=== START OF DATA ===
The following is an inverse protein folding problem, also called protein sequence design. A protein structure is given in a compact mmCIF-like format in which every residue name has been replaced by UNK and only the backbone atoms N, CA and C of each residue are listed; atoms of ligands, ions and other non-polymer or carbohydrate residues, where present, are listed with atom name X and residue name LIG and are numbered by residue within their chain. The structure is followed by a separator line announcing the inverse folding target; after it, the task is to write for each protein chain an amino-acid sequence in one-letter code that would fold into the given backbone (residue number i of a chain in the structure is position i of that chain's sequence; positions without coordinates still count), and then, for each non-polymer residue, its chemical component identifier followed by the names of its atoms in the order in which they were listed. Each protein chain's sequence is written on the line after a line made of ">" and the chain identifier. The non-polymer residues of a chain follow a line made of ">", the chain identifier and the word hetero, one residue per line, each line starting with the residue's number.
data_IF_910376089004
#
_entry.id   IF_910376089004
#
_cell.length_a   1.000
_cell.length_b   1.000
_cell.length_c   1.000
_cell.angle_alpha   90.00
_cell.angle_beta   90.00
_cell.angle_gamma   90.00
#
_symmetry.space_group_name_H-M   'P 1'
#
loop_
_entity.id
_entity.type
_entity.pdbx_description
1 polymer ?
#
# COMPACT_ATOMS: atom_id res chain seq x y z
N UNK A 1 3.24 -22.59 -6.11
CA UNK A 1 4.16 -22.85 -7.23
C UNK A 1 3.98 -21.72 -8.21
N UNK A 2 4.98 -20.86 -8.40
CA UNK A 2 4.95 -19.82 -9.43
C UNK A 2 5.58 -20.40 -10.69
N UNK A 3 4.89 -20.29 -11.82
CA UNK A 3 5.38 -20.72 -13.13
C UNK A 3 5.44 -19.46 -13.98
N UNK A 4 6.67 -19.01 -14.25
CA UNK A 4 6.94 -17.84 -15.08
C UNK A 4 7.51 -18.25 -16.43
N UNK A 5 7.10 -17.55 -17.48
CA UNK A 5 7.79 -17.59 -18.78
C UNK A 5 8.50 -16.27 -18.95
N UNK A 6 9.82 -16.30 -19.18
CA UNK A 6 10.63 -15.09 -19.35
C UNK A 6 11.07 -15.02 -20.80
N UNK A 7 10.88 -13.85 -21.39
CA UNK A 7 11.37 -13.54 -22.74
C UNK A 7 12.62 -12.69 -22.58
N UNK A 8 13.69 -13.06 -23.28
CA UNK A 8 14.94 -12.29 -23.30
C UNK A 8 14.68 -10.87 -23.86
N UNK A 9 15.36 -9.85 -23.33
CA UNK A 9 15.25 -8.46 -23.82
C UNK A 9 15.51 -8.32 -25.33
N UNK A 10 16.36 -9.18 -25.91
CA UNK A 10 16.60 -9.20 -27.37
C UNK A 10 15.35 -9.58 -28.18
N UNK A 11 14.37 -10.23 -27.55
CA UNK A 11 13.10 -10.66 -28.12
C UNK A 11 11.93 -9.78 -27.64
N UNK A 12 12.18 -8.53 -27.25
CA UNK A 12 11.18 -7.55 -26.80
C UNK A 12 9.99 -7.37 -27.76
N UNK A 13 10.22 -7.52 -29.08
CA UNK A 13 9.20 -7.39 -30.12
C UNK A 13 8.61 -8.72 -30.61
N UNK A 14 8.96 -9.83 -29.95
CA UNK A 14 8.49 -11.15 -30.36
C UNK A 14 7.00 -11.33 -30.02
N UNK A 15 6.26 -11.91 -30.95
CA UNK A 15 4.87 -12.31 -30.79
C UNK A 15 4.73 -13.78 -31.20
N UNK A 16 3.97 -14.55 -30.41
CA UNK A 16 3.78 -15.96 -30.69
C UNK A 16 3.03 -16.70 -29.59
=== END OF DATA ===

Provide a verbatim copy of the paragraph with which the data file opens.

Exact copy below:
The following is an inverse protein folding problem, also called protein sequence design. A protein structure is given in a compact mmCIF-like format in which every residue name has been replaced by UNK and only the backbone atoms N, CA and C of each residue are listed; atoms of ligands, ions and other non-polymer or carbohydrate residues, where present, are listed with atom name X and residue name LIG and are numbered by residue within their chain. The structure is followed by a separator line announcing the inverse folding target; after it, the task is to write for each protein chain an amino-acid sequence in one-letter code that would fold into the given backbone (residue number i of a chain in the structure is position i of that chain's sequence; positions without coordinates still count), and then, for each non-polymer residue, its chemical component identifier followed by the names of its atoms in the order in which they were listed. Each protein chain's sequence is written on the line after a line made of ">" and the chain identifier. The non-polymer residues of a chain follow a line made of ">", the chain identifier and the word hetero, one residue per line, each line starting with the residue's number.